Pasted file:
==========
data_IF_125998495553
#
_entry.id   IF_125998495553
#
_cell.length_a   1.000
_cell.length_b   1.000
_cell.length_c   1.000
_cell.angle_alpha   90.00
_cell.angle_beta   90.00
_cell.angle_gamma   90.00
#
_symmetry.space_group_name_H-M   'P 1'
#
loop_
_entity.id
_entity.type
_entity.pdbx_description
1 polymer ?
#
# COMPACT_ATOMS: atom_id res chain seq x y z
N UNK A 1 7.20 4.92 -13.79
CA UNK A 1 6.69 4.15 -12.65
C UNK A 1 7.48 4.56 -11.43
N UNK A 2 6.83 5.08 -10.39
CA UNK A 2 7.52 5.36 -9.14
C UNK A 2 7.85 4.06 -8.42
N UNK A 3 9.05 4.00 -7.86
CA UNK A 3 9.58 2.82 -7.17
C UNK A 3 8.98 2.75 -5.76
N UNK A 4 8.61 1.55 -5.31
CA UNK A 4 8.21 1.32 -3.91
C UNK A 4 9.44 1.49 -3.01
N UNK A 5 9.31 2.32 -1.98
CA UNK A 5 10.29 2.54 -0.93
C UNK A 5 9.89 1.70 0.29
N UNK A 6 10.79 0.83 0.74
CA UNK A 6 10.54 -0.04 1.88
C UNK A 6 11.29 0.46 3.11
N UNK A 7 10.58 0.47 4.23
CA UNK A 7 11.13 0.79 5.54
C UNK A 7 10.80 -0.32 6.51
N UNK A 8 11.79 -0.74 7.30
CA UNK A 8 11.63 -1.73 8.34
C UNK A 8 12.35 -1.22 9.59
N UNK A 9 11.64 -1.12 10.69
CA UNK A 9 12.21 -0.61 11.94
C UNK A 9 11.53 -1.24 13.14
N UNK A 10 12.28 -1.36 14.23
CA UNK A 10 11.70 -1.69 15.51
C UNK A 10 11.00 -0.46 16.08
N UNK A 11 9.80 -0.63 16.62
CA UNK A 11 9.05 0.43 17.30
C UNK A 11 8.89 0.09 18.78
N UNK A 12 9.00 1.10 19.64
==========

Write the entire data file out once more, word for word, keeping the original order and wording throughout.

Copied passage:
data_IF_125998495553
#
_entry.id   IF_125998495553
#
_cell.length_a   1.000
_cell.length_b   1.000
_cell.length_c   1.000
_cell.angle_alpha   90.00
_cell.angle_beta   90.00
_cell.angle_gamma   90.00
#
_symmetry.space_group_name_H-M   'P 1'
#
loop_
_entity.id
_entity.type
_entity.pdbx_description
1 polymer ?
#
# COMPACT_ATOMS: atom_id res chain seq x y z
N UNK A 1 7.20 4.92 -13.79
CA UNK A 1 6.69 4.15 -12.65
C UNK A 1 7.48 4.56 -11.43
N UNK A 2 6.83 5.08 -10.39
CA UNK A 2 7.52 5.36 -9.14
C UNK A 2 7.85 4.06 -8.42
N UNK A 3 9.05 4.00 -7.86
CA UNK A 3 9.58 2.82 -7.17
C UNK A 3 8.98 2.75 -5.76
N UNK A 4 8.61 1.55 -5.31
CA UNK A 4 8.21 1.32 -3.91
C UNK A 4 9.44 1.49 -3.01
N UNK A 5 9.31 2.32 -1.98
CA UNK A 5 10.29 2.54 -0.93
C UNK A 5 9.89 1.70 0.29
N UNK A 6 10.79 0.83 0.74
CA UNK A 6 10.54 -0.04 1.88
C UNK A 6 11.29 0.46 3.11
N UNK A 7 10.58 0.47 4.23
CA UNK A 7 11.13 0.79 5.54
C UNK A 7 10.80 -0.32 6.51
N UNK A 8 11.79 -0.74 7.30
CA UNK A 8 11.63 -1.73 8.34
C UNK A 8 12.35 -1.22 9.59
N UNK A 9 11.64 -1.12 10.69
CA UNK A 9 12.21 -0.61 11.94
C UNK A 9 11.53 -1.24 13.14
N UNK A 10 12.28 -1.36 14.23
CA UNK A 10 11.70 -1.69 15.51
C UNK A 10 11.00 -0.46 16.08
N UNK A 11 9.80 -0.63 16.62
CA UNK A 11 9.05 0.43 17.30
C UNK A 11 8.89 0.09 18.78
N UNK A 12 9.00 1.10 19.64